Triathlon training - Progression over time is ‘the narrowing bridge’
How I like to explain a clients progression journey through the sport of Triathlon is like crossing a bridge.
At the start the bridge is wide, there is a low chance of falling off or falling down. Otherwise put; when a person first starts off in the sport of Triathlon there is a lot of easy wins and potential to get fast improvements. For at least 2-3 years simply by following a structured training program, working on glaring weaknesses and being consistent, will ensure that athlete improves. Because of the relatively low training volumes, a beginner can recover easily between sessions. This means it is unlikely they will get injured. Keys early on to address and get right to stay on the bridge are thing like:
- doing additional strength and conditioning work
- Addressing running posture and form
- Getting a bike fit done
- See a physiotherapist to identify weakness areas.
The above are all all preventative measures, and by eliminating these risks it’s likely an athlete will put together several seasons of injury free buildups and PB’s!
As the athlete continues in the sport the training load can become significant! For the very best in the world, training loads and intensities can get to the point of testing human capabilities. For example, if we look at a heavy training day of Jan Frodeno recent 70.3 World champion winner:
5.30am - Swim
A key base set would look like - 20x100m leaving on 1.20 - targeting a per 100m time of 1.12
Harder speed sets would be - 4x400m leaving on 5min, 4x200m leaving on 2.30min, 4x100m leaving on 1.15min.
The typical swim session length would be 5.7km with a large swim week of over 40km in the pool.
10.20am - Run
10km warm up run, drills and technique
Transitioning the body to running and being on land, the focus is on technique and to ensure leg-speed is maintained.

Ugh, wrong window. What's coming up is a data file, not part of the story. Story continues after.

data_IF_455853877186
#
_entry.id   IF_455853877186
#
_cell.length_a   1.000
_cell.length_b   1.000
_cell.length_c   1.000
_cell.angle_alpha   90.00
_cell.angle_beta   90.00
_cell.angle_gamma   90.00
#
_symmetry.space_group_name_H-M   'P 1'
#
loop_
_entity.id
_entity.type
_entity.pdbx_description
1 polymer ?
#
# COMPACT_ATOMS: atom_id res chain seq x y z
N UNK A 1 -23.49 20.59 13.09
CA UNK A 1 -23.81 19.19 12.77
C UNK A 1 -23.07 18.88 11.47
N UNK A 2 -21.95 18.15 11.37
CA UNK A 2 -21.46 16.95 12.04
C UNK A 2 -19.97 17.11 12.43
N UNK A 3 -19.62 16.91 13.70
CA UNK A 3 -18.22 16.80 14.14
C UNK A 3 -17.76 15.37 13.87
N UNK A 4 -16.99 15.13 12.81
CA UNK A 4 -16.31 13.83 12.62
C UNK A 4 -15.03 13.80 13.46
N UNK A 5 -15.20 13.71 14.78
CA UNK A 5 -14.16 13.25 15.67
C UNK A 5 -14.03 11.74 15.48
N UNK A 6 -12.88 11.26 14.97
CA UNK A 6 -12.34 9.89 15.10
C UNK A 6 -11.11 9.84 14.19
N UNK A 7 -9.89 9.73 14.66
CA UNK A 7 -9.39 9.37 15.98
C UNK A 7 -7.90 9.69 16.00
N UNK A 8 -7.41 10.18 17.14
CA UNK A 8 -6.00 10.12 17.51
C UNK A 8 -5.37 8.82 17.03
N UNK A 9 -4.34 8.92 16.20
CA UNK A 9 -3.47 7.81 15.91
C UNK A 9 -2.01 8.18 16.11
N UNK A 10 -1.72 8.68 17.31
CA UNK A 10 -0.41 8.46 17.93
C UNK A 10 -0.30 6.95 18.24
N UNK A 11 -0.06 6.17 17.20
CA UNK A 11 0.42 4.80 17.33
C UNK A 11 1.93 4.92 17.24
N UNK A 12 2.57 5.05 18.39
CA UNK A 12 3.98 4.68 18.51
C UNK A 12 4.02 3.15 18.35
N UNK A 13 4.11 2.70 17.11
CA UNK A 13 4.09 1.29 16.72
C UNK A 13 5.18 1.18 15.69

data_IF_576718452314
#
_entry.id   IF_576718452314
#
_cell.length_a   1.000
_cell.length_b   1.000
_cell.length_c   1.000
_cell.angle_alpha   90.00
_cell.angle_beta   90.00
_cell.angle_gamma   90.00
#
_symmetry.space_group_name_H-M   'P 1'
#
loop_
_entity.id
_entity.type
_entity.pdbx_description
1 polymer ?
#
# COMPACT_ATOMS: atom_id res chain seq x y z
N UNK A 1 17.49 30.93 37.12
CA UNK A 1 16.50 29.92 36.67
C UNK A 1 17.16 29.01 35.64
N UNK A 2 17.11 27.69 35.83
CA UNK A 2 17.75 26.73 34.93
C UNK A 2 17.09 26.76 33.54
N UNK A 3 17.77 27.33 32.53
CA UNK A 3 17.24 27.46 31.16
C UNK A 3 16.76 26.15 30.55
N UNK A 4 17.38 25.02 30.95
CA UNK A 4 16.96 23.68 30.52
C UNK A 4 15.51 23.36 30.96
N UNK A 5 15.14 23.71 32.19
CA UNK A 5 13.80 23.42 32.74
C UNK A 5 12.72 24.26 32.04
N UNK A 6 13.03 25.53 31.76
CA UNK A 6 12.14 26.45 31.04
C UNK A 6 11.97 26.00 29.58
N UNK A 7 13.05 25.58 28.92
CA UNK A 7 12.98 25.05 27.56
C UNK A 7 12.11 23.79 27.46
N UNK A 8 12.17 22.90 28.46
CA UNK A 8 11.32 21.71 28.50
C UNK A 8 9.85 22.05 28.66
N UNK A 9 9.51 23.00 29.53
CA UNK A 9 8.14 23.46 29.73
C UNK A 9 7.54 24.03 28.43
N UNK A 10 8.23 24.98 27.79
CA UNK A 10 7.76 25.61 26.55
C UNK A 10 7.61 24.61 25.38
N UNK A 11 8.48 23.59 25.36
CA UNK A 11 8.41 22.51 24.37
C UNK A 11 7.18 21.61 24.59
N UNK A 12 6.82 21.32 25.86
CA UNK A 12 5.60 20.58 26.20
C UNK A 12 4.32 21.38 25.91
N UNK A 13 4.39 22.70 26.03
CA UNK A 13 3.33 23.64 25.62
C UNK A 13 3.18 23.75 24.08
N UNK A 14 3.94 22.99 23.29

Large running weeks can range from 130km-160km per week in an active training block
3.30pm - Bike
2hour easy spin over rolling hills (approx 60km) The goal of this ride is to warm up for the evenings track run.
In large training blocks cycling can get well up to 750km on the bike!
6.15 - Run (off the bike, known as a brick)
Running directly off the bike is essential for triathletes as it is sport specific. Strength is relatively more important that out-out speed
To start running 2x2km hill repeats up tempo, with a jog down the hill for active rest. The run continues to the track.
20x400m on the track with a 200m jog between repeats as active rest. The track session is at 'race pace' clocking through in 69 seconds per 400m repeat and 1min per 200m recovery.
Of course when athletes are backing up training load like this the risk of damage to the body becomes greater and greater. Like walking a tightrope, any slight miss judgement from the athlete will lead to sickness, injury or overall state of fatigue. Again referencing Frodeno a week post the 70.3 win:
The key to continuing to stay on the bridge is constant reflection, adjustments and refinements. Sometimes as in the above example the boundaries will be pushed. It is important to always process, and in this pursuit of excellence the path is very narrow.
Everything eventually matters - so the earlier the athlete can nail key learnings the quicker their trajectory to maximal performance and the less likelihood of falling ‘off the bridge’.